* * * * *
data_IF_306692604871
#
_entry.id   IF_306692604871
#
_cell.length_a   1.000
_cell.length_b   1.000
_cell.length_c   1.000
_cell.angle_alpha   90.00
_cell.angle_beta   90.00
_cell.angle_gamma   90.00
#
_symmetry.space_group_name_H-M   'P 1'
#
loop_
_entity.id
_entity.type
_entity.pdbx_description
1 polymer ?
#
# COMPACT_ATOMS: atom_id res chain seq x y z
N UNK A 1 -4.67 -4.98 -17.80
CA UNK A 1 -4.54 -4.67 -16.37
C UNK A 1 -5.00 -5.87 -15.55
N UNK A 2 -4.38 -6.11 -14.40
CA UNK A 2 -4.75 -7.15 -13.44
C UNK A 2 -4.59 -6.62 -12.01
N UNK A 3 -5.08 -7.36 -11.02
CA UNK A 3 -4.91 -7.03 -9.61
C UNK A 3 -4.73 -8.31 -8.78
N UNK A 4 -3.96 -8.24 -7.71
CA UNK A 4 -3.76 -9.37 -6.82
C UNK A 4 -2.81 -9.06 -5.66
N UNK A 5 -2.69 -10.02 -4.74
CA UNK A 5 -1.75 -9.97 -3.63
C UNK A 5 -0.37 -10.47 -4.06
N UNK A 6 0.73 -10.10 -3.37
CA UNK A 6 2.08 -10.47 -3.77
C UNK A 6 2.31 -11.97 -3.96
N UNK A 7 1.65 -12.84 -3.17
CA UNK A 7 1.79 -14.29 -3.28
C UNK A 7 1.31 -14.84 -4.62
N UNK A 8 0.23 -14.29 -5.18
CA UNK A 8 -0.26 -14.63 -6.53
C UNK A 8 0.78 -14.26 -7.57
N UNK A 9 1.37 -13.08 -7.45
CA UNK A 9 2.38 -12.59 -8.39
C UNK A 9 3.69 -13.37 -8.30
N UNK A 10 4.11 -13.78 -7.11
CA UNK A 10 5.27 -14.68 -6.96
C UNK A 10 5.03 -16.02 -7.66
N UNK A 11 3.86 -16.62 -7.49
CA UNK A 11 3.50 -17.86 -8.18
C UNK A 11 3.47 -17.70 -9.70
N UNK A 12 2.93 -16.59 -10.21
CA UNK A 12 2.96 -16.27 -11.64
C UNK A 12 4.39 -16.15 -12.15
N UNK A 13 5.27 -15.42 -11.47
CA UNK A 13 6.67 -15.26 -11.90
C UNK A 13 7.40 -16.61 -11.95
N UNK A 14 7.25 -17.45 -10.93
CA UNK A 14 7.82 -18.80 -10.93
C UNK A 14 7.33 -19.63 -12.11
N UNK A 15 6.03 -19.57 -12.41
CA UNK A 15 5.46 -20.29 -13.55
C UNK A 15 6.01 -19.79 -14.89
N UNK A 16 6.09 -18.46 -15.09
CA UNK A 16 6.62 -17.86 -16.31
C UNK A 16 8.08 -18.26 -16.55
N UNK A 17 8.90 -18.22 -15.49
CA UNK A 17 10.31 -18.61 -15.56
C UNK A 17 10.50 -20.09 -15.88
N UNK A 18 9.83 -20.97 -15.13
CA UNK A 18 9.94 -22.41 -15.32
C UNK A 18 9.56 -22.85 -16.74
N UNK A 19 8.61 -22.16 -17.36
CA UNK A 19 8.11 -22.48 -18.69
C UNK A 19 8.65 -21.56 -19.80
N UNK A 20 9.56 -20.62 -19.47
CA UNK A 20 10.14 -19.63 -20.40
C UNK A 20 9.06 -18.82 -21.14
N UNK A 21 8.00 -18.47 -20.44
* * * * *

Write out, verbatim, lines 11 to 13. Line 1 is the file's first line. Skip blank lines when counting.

#
_symmetry.space_group_name_H-M   'P 1'
#